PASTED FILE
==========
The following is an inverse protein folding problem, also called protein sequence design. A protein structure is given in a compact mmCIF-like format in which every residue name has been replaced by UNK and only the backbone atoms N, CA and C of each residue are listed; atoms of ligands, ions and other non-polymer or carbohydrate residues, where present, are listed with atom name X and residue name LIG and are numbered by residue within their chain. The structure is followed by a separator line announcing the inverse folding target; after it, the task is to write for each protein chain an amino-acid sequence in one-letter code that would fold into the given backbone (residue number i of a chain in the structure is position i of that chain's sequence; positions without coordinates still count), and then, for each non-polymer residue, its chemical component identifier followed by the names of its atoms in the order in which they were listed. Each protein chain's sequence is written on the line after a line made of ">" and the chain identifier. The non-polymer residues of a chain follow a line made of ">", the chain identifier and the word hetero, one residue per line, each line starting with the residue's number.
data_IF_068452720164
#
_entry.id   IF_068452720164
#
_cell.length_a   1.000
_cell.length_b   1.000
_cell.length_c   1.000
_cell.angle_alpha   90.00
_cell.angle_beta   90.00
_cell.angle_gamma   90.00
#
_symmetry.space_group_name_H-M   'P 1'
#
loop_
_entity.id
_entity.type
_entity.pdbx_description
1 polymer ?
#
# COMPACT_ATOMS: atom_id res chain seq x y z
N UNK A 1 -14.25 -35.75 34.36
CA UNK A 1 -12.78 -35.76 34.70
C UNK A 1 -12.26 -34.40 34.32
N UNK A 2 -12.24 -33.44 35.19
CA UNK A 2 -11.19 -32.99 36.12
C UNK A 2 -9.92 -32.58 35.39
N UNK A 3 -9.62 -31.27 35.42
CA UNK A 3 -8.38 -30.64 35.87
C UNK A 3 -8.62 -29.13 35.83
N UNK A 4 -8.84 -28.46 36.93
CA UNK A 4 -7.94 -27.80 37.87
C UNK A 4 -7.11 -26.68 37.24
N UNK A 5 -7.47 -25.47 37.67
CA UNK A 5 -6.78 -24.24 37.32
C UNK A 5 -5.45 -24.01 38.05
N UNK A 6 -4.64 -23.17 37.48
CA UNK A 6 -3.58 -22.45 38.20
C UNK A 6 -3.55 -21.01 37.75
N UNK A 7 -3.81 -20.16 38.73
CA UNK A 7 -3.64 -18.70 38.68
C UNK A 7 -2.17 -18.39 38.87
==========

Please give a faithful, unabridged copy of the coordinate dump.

The following is an inverse protein folding problem, also called protein sequence design. A protein structure is given in a compact mmCIF-like format in which every residue name has been replaced by UNK and only the backbone atoms N, CA and C of each residue are listed; atoms of ligands, ions and other non-polymer or carbohydrate residues, where present, are listed with atom name X and residue name LIG and are numbered by residue within their chain. The structure is followed by a separator line announcing the inverse folding target; after it, the task is to write for each protein chain an amino-acid sequence in one-letter code that would fold into the given backbone (residue number i of a chain in the structure is position i of that chain's sequence; positions without coordinates still count), and then, for each non-polymer residue, its chemical component identifier followed by the names of its atoms in the order in which they were listed. Each protein chain's sequence is written on the line after a line made of ">" and the chain identifier. The non-polymer residues of a chain follow a line made of ">", the chain identifier and the word hetero, one residue per line, each line starting with the residue's number.
data_IF_068452720164
#
_entry.id   IF_068452720164
#
_cell.length_a   1.000
_cell.length_b   1.000
_cell.length_c   1.000
_cell.angle_alpha   90.00
_cell.angle_beta   90.00
_cell.angle_gamma   90.00
#
_symmetry.space_group_name_H-M   'P 1'
#
loop_
_entity.id
_entity.type
_entity.pdbx_description
1 polymer ?
#
# COMPACT_ATOMS: atom_id res chain seq x y z
N UNK A 1 -14.25 -35.75 34.36
CA UNK A 1 -12.78 -35.76 34.70
C UNK A 1 -12.26 -34.40 34.32
N UNK A 2 -12.24 -33.44 35.19
CA UNK A 2 -11.19 -32.99 36.12
C UNK A 2 -9.92 -32.58 35.39
N UNK A 3 -9.62 -31.27 35.42
CA UNK A 3 -8.38 -30.64 35.87
C UNK A 3 -8.62 -29.13 35.83
N UNK A 4 -8.84 -28.46 36.93
CA UNK A 4 -7.94 -27.80 37.87
C UNK A 4 -7.11 -26.68 37.24
N UNK A 5 -7.47 -25.47 37.67
CA UNK A 5 -6.78 -24.24 37.32
C UNK A 5 -5.45 -24.01 38.05
N UNK A 6 -4.64 -23.17 37.48
CA UNK A 6 -3.58 -22.45 38.20
C UNK A 6 -3.55 -21.01 37.75
N UNK A 7 -3.81 -20.16 38.73
CA UNK A 7 -3.64 -18.70 38.68
C UNK A 7 -2.17 -18.39 38.87